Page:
Eye For Film >> Movies >> The Railway Children (2000) Film Review
"Send our love to Father". These immortal words will forever be etched into the brains of thousands of children who have delighted in reading E. Nesbit's classic heart-warming tale and, indeed, thousands of adults for whom Jenny Agutter will always be Bobbie. Yet thirty years on from Lionel Jeffries' original film, Simon Nye has adapted the story for a new generation and this time Agutter is not the ever-responsible older sister, but Mother.
The Railway Children is the beautiful story of a family torn apart by circumstance. Father (Michael Kitchen) is falsely accused of a crime and taken away one night much to the horror of his children, Bobbie (Jemima Rooper), Phyllis (Clare Thomas) and Peter (Jack Blumenau). Their world continues to be turned upside down as Mother announces that they are poor and must move away from London to live in the country. It is here that they turn to the trains for entertainment and befriend the loveable Perks (Gregor Fisher) and the scary station master (Clive Russell). It is also here that characters such as the Russian and Jim come back to life and scenes of the tree on the track are made fresh in the memory once again.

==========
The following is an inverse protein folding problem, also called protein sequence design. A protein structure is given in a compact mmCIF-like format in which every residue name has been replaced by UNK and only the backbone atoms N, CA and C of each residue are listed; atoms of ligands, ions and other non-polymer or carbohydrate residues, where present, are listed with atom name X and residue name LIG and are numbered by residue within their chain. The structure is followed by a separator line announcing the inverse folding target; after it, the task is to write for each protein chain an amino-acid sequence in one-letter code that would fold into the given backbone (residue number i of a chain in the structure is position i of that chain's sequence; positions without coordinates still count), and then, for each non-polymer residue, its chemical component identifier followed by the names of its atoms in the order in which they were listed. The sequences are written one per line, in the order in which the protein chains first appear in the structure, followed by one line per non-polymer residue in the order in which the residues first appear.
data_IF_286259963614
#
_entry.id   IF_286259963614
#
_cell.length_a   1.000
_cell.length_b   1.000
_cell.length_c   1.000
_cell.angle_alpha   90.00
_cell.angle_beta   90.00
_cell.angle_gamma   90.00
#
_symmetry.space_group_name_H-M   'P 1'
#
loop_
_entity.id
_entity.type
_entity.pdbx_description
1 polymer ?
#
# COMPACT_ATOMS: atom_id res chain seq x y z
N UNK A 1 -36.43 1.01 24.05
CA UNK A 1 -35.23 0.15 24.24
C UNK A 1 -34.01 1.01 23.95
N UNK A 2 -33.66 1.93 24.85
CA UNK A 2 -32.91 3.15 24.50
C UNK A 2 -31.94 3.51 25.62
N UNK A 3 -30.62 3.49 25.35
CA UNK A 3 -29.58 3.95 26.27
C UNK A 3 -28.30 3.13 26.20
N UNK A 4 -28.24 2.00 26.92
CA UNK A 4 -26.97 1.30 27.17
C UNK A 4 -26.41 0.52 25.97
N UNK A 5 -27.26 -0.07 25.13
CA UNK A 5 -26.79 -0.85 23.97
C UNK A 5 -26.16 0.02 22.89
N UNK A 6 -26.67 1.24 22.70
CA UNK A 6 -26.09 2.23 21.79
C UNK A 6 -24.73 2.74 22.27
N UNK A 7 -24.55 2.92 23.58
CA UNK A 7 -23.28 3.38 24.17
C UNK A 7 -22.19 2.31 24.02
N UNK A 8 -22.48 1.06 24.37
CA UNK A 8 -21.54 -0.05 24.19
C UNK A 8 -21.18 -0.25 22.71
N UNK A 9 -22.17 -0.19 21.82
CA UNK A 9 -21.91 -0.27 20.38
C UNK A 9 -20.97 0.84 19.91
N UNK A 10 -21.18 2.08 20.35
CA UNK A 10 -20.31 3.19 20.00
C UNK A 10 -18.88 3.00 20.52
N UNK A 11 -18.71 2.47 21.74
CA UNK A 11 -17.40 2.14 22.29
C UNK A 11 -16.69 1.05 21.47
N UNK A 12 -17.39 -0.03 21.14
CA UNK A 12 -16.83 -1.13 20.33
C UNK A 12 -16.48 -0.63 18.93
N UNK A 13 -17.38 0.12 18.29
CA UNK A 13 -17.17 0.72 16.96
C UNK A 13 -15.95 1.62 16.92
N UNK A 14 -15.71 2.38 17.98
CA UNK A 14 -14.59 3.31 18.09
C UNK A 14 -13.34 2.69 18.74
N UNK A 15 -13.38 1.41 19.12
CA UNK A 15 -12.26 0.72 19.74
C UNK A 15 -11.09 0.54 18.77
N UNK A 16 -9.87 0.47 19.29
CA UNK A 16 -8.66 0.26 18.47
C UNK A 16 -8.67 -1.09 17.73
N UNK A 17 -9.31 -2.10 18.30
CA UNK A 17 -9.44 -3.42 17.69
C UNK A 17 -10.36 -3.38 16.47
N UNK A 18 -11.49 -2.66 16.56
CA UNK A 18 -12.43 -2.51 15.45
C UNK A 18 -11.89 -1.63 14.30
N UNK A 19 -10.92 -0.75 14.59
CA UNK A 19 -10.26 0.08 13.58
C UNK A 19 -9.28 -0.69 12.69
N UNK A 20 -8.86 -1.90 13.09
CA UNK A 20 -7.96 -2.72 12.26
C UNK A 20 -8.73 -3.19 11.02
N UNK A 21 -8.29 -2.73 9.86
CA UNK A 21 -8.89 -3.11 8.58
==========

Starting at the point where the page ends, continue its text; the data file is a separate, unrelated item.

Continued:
Nye's adaptation is simply marvellous as he brings new life to the railway and especially everyone's favourite girl, Bobbie, played here by the delightful Rooper. Fisher is slightly typecast as the porter, but nonetheless brings that touch of comedy to the character. And not forgetting Agutter, who bravely took on the role as Mother when many actresses would find it daunting to return to the story that made their career all those years ago. Also, Richard Attenborough looks suspiciously like Santa Claus as the old gentleman on the train who helps Bobby on her adventures.
The Railway Children, no matter whether in the form of book or film, never ceases to delight. Even for those who know the story through and through, there is never a dull moment and always more than a tear shed as Bobbie finally gets her Daddy back and the family are once again reunited.
Definitely a must see for anybody who indulges in the joy of trains, racing through the English countryside, at a time when horse and carriage was the preferred mode of transport.Reviewed on: 21 Mar 2002